Republicans’ fiscal folly, just in time for the midterms

FILE -- President Donald Trump speaks in the overflow room before a campaign-style rally in Lewis Center, Ohio, Aug. 4, 2018. Officials said the president would participate in at least eight rallies over the next six weeks, several in places that are home to vulnerable Democratic senators, and as many as 16 fund-raisers. (Al Drago/The New York Times)
Al Drago/The New York Times
President Trump speaks to supporters in the overflow room before a rally in Ohio on Aug. 4, 2018.

With the midterm elections hard upon us, the Republicans have come up with a novel idea to succor the nation:

More tax cuts.

Kidding. About the novelty of their approach, that is.


Tax cuts, after all, are the GOP’s solution to virtually everything. A plague of locusts besetting the land? An army of frogs settling into the nation’s houses, bedrooms, and kneading bowls? A comet hurtling toward earth?

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Battle back with a tax cut!

In this case, Congressional Republicans are proposing that the individual tax cuts passed in 2017 and slated to expire 2025 be made permanent.

These tax cuts almost certainly won’t pass this session, for a simple reason: They’d require 60 Senate votes to overcome a filibuster. Republicans got their 2017 tax cut package through by using budget-reconciliation rules, which allow a limited number of measures to pass the Senate on a simple majority vote.

So this is basically an exercise in electioneering. And yet, Republicans deserve to be taken seriously here. After all, left to their own devices, there’s little reason to doubt they’d do as they propose. Which is why this latest tax cut scheme should help frame the choice voters face in the midterms.


Consider: Even as President Trump boasts about the economy, GOP governance has put us back on the path to trillion-dollar annual deficits. Now, large budget imbalances are acceptable during recessionary times, when deficit spending helps boost the economy. But during strong economic periods, a provident nation should get its budgetary affairs in order, the better to prepare for future obligations and challenges.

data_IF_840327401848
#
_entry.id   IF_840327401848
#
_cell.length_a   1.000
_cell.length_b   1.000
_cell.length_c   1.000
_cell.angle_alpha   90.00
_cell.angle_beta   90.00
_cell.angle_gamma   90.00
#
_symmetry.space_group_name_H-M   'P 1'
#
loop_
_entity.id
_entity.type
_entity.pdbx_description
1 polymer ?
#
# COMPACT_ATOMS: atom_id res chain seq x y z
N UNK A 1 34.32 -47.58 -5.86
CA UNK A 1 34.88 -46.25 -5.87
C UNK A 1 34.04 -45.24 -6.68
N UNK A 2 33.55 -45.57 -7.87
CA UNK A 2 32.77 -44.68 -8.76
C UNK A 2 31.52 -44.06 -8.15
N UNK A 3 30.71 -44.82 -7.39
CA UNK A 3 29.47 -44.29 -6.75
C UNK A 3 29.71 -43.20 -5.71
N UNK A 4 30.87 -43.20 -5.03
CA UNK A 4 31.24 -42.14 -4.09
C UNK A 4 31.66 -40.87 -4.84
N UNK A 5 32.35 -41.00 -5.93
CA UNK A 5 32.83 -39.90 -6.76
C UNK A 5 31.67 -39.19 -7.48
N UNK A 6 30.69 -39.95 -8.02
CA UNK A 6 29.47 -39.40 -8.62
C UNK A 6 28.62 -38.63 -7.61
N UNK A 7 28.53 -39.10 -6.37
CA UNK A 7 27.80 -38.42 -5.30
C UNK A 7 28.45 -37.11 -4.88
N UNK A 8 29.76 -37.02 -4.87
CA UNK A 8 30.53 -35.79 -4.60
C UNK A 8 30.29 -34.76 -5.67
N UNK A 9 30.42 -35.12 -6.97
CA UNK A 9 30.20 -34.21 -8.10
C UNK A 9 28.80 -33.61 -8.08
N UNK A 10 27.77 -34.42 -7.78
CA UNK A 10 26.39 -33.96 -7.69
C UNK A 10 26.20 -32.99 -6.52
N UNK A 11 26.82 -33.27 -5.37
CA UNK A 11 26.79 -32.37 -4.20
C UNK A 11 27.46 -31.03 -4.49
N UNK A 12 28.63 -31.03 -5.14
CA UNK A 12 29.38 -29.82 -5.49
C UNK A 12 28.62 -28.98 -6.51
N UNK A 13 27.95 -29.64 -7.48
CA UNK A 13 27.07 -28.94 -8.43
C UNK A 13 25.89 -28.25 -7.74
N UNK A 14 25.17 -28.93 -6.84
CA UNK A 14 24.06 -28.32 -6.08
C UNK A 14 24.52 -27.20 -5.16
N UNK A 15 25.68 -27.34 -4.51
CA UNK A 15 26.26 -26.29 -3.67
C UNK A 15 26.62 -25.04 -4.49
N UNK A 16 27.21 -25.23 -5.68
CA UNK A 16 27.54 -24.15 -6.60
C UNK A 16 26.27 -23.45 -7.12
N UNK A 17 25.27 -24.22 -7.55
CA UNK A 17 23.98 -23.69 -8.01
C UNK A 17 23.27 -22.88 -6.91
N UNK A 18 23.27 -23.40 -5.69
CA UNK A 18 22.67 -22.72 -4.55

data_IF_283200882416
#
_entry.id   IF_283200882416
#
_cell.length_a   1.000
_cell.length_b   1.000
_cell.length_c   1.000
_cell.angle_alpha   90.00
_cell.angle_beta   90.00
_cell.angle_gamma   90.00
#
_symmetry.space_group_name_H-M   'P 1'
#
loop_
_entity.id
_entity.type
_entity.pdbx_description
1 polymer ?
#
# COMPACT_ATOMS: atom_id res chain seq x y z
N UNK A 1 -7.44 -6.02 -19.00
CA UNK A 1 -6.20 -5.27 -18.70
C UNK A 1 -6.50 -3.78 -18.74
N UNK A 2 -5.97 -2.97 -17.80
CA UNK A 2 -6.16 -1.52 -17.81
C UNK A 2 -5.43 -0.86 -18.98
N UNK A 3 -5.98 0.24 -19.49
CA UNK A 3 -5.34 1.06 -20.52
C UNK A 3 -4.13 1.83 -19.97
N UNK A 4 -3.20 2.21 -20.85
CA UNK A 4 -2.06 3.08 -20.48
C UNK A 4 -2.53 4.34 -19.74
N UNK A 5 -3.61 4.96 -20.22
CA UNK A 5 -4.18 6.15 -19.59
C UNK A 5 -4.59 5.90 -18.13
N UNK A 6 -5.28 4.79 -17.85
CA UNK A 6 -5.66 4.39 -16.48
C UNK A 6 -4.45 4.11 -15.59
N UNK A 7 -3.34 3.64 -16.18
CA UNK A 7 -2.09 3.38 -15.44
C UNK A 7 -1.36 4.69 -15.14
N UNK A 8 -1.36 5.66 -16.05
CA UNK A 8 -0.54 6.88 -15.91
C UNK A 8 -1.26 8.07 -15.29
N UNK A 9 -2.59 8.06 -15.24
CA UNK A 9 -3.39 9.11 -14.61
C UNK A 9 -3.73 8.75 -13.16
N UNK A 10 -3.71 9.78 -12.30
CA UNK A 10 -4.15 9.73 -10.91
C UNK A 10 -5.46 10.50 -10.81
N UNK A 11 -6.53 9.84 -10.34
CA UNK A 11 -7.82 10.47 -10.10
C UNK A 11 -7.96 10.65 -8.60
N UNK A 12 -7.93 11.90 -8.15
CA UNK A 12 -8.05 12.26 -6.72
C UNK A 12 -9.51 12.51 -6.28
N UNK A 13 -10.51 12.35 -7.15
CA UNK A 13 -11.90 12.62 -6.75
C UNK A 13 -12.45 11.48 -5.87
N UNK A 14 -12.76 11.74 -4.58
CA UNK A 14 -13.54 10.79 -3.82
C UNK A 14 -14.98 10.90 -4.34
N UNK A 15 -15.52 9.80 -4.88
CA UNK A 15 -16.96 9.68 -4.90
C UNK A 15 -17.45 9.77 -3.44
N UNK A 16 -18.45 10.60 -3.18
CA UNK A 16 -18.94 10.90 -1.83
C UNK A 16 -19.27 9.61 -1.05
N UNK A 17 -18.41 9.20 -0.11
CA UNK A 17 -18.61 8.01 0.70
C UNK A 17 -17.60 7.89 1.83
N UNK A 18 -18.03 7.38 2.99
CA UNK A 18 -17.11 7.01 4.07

But according to the Congressional Budget Office, the federal government will recross the Rubicon of $1 trillion in yearly red ink in the near future. That amounts to robbing tomorrow to please today. One reason: the increasing cost of servicing the growing national debt.

“If you look at the amount of interest that is paid on the debt, within 10 years it will be more than everything we spend on all [discretionary] domestic appropriations,” says Bob Bixby, executive director of the Concord Coalition, a bipartisan fiscal watchdog. “So just paying for the past is competing against every other budget priority.”

Bixby, citing the CBO, says that by 2025, yearly interest costs will amount to $774 billion, while projected domestic discretionary spending will be about $771 billion. By way of comparison, in 2017, interest payments cost $263 billion, while domestic discretionary spending totaled $610 billion, he says.

Spending more on interest means spending less on things like education, research and development, technology, and infrastructure, which could boost future national income.


Further, you can safely predict that conservatives will cite the budget deficits — deficits their tax cuts and spending have accelerated — as a reason the nation must cut Medicare and Medicaid.

This tax scheme should help frame the choice voters face in the midterms.

Why pass the 2017 tax cuts or propose new ones, then? Well, in the moment, Republicans gloss over the future consequences with supply-side magical thinking, pretending, contrary to the broad consensus of economists, that tax cuts will generate enough new growth and new revenue to pay for themselves.

But that’s theology, not economics.

“There is not a single credible model that shows these tax cuts come anywhere close to paying for themselves,” notes Maya MacGuineas , president of the bipartisan Committee for a Responsible Federal Budget. “They should stop feeding people that bogusness.”

But they won’t. Not as long as voters let them get away with it.

So what’s a voter to do?

One question I regularly ask political candidates is how they intend to offset the tax cuts or pay for the new spending they favor.

MacGuineas, meanwhile, suggests these two queries:

Will you promise not to vote for things that would make the national debt worse?

And, further, what would you do to fix that debt?

You probably won’t get many satisfactory answers, but at very least, you’ll witness some revealing exercises in circumlocution.

Scot Lehigh can be reached at lehigh@globe.com. Follow him on Twitter @GlobeScotLehigh.